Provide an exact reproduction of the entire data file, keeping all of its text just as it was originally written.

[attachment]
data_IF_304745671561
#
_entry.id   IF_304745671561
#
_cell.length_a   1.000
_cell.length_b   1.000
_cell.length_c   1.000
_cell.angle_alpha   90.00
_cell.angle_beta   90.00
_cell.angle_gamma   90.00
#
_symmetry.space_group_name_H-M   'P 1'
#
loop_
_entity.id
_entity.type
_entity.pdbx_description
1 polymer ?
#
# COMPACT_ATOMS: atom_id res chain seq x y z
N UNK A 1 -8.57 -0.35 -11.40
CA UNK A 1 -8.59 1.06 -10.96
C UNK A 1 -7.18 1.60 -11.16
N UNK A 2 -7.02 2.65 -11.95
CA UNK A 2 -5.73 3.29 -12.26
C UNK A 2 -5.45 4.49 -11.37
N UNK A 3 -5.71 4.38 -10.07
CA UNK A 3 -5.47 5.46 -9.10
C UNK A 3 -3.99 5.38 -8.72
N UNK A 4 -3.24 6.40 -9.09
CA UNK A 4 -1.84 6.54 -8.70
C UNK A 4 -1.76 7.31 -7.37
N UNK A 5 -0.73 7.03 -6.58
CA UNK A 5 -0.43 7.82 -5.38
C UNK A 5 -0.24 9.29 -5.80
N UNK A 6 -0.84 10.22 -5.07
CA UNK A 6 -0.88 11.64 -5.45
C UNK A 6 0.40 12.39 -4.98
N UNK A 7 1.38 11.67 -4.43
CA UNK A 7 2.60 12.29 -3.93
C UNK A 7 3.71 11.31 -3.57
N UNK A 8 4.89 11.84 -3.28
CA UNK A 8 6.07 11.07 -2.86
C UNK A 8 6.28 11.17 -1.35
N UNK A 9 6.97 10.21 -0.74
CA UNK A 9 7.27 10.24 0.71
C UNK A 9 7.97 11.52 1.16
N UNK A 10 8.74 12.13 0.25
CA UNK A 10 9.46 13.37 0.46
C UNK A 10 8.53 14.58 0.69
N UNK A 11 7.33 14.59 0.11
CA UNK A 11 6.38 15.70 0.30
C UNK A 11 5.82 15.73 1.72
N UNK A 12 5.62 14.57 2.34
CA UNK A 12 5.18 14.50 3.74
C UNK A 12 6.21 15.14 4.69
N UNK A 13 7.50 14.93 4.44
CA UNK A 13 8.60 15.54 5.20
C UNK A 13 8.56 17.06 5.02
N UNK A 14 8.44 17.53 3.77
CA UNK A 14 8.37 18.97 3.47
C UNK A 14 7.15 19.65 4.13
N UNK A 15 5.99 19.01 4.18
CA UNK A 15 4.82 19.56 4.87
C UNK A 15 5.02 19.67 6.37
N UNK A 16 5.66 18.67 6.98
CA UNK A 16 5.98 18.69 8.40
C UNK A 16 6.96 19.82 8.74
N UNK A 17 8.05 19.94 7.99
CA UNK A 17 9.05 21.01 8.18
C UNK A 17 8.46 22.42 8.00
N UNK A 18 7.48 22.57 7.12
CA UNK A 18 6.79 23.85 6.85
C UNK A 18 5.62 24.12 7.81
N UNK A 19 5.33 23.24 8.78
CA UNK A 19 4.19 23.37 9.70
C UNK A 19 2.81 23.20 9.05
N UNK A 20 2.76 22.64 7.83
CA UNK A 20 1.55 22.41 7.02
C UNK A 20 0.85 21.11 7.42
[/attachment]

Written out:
data_IF_304745671561
#
_entry.id   IF_304745671561
#
_cell.length_a   1.000
_cell.length_b   1.000
_cell.length_c   1.000
_cell.angle_alpha   90.00
_cell.angle_beta   90.00
_cell.angle_gamma   90.00
#
_symmetry.space_group_name_H-M   'P 1'
#
loop_
_entity.id
_entity.type
_entity.pdbx_description
1 polymer ?
#
# COMPACT_ATOMS: atom_id res chain seq x y z
N UNK A 1 -8.57 -0.35 -11.40
CA UNK A 1 -8.59 1.06 -10.96
C UNK A 1 -7.18 1.60 -11.16
N UNK A 2 -7.02 2.65 -11.95
CA UNK A 2 -5.73 3.29 -12.26
C UNK A 2 -5.45 4.49 -11.37
N UNK A 3 -5.71 4.38 -10.07
CA UNK A 3 -5.47 5.46 -9.10
C UNK A 3 -3.99 5.38 -8.72
N UNK A 4 -3.24 6.40 -9.09
CA UNK A 4 -1.84 6.54 -8.70
C UNK A 4 -1.76 7.31 -7.37
N UNK A 5 -0.73 7.03 -6.58
CA UNK A 5 -0.43 7.82 -5.38
C UNK A 5 -0.24 9.29 -5.80
N UNK A 6 -0.84 10.22 -5.07
CA UNK A 6 -0.88 11.64 -5.45
C UNK A 6 0.40 12.39 -4.98
N UNK A 7 1.38 11.67 -4.43
CA UNK A 7 2.60 12.29 -3.93
C UNK A 7 3.71 11.31 -3.57
N UNK A 8 4.89 11.84 -3.28
CA UNK A 8 6.07 11.07 -2.86
C UNK A 8 6.28 11.17 -1.35
N UNK A 9 6.97 10.21 -0.74
CA UNK A 9 7.27 10.24 0.71
C UNK A 9 7.97 11.52 1.16
N UNK A 10 8.74 12.13 0.25
CA UNK A 10 9.46 13.37 0.46
C UNK A 10 8.53 14.58 0.69
N UNK A 11 7.33 14.59 0.11
CA UNK A 11 6.38 15.70 0.30
C UNK A 11 5.82 15.73 1.72
N UNK A 12 5.62 14.57 2.34
CA UNK A 12 5.18 14.50 3.74
C UNK A 12 6.21 15.14 4.69
N UNK A 13 7.50 14.93 4.44
CA UNK A 13 8.60 15.54 5.20
C UNK A 13 8.56 17.06 5.02
N UNK A 14 8.44 17.53 3.77
CA UNK A 14 8.37 18.97 3.47
C UNK A 14 7.15 19.65 4.13
N UNK A 15 5.99 19.01 4.18
CA UNK A 15 4.82 19.56 4.87
C UNK A 15 5.02 19.67 6.37
N UNK A 16 5.66 18.67 6.98
CA UNK A 16 5.98 18.69 8.40
C UNK A 16 6.96 19.82 8.74
N UNK A 17 8.05 19.94 7.99
CA UNK A 17 9.05 21.01 8.18
C UNK A 17 8.46 22.42 8.00
N UNK A 18 7.48 22.57 7.12
CA UNK A 18 6.79 23.85 6.85
C UNK A 18 5.62 24.12 7.81
N UNK A 19 5.33 23.24 8.78
CA UNK A 19 4.19 23.37 9.70
C UNK A 19 2.81 23.20 9.05
N UNK A 20 2.76 22.64 7.83
CA UNK A 20 1.55 22.41 7.02
C UNK A 20 0.85 21.11 7.42